What happened? The Consumer Protection Bureau (CFPB) has instructed several major technology companies in the United States to provide information about how personal payment data is used and to manage access to consumer payment information so that the agency can protect adequately to ensure consumers.
This request was originally sent to Apple, Amazon, Facebook, PayPal, Google and Square and complies with Section 1022(c)(4) of the Consumer Protection Act.
In particular, the Bureau believes that the information provides insights into how data is collected and monetized. For example, some large IT companies may share payment lines on product lines or sell their information to intermediaries and other third parties to assist with targeted advertising and behaviour.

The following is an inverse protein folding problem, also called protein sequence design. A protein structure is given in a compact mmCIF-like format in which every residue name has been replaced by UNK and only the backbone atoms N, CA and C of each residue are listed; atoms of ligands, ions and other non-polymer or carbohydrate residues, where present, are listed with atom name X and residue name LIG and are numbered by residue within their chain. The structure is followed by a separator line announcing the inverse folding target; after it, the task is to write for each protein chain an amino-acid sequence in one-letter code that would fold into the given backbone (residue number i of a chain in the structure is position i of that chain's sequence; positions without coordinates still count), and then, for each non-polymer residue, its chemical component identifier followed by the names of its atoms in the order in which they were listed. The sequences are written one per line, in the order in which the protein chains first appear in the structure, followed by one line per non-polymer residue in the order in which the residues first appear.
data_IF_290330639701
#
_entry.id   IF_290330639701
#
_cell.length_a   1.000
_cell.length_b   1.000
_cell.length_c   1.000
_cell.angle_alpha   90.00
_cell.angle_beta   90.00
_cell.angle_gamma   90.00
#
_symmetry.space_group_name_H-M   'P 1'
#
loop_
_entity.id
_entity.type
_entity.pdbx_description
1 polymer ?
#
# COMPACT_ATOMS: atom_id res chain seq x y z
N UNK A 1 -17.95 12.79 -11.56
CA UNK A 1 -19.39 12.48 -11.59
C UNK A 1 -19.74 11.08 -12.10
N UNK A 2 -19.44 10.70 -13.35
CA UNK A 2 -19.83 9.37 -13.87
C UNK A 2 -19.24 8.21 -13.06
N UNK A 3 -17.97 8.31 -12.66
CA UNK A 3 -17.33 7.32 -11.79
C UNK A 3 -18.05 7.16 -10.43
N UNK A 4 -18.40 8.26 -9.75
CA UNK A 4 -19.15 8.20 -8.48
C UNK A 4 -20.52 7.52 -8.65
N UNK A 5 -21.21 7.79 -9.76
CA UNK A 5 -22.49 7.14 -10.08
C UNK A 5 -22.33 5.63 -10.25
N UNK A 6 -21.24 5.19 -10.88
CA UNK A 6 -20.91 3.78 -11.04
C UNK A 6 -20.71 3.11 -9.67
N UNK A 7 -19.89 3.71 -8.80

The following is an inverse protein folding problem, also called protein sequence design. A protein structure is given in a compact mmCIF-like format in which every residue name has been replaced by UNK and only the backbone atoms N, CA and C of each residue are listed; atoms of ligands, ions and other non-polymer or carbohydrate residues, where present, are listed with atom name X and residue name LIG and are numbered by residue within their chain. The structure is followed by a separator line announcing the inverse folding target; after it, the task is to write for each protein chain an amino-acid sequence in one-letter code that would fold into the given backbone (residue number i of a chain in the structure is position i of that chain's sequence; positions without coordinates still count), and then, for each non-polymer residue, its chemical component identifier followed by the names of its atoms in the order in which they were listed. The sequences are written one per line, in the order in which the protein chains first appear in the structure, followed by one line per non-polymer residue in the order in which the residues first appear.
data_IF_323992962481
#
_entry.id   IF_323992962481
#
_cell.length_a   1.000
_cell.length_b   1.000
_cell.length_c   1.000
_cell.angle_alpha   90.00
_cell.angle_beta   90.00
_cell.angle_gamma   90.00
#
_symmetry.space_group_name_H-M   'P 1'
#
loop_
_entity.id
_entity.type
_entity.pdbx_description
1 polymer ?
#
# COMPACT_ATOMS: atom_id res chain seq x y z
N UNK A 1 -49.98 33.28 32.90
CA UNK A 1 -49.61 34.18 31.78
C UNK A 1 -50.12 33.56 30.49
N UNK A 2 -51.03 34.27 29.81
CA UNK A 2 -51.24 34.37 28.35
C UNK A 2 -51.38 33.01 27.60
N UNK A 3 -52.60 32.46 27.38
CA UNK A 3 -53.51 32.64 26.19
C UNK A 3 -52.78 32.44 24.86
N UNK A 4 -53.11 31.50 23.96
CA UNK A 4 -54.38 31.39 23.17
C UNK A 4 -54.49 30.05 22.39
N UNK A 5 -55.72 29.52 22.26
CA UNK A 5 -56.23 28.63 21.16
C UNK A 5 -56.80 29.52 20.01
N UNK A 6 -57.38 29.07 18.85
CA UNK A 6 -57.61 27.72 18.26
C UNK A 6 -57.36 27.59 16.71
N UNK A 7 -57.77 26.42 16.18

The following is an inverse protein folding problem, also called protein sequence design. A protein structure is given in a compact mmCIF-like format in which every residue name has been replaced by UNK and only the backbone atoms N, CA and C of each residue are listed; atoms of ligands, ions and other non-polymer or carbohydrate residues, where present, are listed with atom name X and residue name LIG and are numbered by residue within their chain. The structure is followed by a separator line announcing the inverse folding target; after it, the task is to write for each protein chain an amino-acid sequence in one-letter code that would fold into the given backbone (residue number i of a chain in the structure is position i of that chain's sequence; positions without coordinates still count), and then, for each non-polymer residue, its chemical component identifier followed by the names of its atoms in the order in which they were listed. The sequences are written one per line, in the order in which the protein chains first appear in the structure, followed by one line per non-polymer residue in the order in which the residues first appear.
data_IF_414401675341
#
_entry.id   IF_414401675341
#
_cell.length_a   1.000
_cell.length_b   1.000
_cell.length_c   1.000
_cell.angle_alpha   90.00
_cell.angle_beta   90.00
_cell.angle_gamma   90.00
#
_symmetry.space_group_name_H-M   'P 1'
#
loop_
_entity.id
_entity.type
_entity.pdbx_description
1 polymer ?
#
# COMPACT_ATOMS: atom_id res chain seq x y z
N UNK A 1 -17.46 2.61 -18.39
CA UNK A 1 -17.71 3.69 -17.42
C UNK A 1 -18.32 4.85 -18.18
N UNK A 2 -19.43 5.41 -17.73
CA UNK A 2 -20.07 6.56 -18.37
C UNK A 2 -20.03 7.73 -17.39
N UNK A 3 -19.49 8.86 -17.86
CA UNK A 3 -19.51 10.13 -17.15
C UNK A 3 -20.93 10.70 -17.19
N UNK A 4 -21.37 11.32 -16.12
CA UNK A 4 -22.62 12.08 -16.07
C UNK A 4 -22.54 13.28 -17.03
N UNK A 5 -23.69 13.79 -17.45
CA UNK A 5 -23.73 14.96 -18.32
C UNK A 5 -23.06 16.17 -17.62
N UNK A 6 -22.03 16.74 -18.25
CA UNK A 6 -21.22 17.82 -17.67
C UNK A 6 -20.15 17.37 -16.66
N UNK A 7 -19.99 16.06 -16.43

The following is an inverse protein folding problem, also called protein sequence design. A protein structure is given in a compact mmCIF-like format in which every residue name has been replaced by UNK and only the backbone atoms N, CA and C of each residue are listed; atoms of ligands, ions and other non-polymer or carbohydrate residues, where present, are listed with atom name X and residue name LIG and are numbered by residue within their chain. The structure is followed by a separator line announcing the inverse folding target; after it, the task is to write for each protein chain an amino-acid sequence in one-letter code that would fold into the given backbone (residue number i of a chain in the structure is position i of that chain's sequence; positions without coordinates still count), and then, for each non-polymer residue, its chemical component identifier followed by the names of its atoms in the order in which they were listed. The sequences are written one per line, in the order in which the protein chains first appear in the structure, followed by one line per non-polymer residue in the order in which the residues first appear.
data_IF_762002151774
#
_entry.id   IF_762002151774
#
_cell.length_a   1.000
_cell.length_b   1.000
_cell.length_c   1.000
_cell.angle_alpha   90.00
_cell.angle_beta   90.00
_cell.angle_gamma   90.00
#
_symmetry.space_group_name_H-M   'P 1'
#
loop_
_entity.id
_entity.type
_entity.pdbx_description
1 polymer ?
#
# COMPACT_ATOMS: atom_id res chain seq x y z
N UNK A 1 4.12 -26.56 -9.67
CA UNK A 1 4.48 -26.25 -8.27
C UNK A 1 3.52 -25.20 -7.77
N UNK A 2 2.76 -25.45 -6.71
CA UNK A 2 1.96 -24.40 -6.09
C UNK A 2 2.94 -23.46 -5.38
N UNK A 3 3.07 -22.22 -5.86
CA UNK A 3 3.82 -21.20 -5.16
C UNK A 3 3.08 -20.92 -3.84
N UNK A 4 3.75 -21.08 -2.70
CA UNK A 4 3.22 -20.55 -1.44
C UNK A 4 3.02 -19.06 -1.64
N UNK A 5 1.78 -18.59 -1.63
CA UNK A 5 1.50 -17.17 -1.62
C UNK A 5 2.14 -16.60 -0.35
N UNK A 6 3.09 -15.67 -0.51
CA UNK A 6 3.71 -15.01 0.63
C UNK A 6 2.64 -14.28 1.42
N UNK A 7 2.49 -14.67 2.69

The purpose of this guidance is to identify any restrictions on access policies that may affect consumer choice and impede innovation. For example, consumers want to know that everything is being done to protect them from fraud and fraudulent payments, that they have access to accountable customer service, and that the law treats them equally.
None of the companies listed above have been contacted by The Wall Street Journal. Spokesmen for Google, Amazon and Facebook declined to comment, while representatives from Apple, PayPal and Square did not respond to a request for comment.
The bureau has announced that it will also review the payment system. The actions of several Chinese tech giants, including WeChat Pay and Alipay.
No deadline has been given for the tech giants' response to the public.
Image copyright Jonas Leupe and Karolina Grabowska
The Consumer Protection Agency has ordered US tech giants to provide payment system data